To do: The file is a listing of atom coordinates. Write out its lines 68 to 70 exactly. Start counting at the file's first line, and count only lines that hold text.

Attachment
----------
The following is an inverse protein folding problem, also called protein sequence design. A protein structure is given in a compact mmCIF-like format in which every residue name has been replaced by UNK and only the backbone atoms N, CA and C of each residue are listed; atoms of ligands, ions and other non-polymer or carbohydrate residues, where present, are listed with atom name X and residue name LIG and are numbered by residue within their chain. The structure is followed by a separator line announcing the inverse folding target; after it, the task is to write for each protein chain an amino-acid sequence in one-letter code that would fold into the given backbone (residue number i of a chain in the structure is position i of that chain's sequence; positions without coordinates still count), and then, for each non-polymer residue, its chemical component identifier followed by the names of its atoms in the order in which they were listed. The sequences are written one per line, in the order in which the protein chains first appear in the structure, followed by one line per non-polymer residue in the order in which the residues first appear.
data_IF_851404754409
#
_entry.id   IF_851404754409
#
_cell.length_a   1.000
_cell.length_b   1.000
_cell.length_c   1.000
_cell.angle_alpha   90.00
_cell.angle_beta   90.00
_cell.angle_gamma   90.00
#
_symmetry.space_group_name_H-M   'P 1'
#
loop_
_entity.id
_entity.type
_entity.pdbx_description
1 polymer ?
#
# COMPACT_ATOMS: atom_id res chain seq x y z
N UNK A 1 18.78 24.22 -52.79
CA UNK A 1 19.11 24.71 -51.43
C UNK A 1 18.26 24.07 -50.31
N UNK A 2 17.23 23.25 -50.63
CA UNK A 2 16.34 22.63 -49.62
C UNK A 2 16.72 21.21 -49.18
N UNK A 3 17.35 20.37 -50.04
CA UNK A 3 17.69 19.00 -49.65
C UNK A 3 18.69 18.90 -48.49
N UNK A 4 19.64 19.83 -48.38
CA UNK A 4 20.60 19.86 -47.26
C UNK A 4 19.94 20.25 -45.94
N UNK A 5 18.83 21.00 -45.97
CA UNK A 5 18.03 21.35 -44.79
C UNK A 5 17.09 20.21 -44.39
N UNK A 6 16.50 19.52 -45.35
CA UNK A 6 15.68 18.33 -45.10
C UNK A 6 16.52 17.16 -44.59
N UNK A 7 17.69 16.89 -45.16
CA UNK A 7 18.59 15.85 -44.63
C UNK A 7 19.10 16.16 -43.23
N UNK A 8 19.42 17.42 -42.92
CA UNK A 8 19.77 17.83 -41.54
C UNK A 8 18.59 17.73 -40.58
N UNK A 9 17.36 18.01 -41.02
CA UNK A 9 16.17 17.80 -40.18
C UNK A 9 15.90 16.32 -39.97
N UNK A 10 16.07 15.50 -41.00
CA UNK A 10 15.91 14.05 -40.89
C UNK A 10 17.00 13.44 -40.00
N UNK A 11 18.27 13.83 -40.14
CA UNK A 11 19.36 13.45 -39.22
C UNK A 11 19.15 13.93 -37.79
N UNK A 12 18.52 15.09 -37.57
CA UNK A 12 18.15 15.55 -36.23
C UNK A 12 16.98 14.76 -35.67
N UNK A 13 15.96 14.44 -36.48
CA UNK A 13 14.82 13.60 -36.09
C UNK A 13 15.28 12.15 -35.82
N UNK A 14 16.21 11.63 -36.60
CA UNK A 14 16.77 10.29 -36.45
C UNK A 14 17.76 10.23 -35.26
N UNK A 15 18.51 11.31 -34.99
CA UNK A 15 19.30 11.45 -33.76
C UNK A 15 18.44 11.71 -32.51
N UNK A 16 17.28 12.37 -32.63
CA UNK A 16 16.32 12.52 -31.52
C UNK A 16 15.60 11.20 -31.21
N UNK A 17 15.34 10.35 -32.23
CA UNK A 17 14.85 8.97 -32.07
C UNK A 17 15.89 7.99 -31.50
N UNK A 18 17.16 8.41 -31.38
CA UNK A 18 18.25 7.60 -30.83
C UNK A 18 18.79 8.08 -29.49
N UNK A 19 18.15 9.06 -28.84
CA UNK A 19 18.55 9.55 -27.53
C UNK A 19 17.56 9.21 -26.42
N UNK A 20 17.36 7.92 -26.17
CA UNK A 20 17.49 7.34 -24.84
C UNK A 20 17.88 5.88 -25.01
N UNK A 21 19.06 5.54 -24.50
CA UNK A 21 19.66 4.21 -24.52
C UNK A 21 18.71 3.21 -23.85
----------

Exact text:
CA UNK A 16 16.32 12.52 -31.52
C UNK A 16 15.60 11.20 -31.21
N UNK A 17 15.34 10.35 -32.23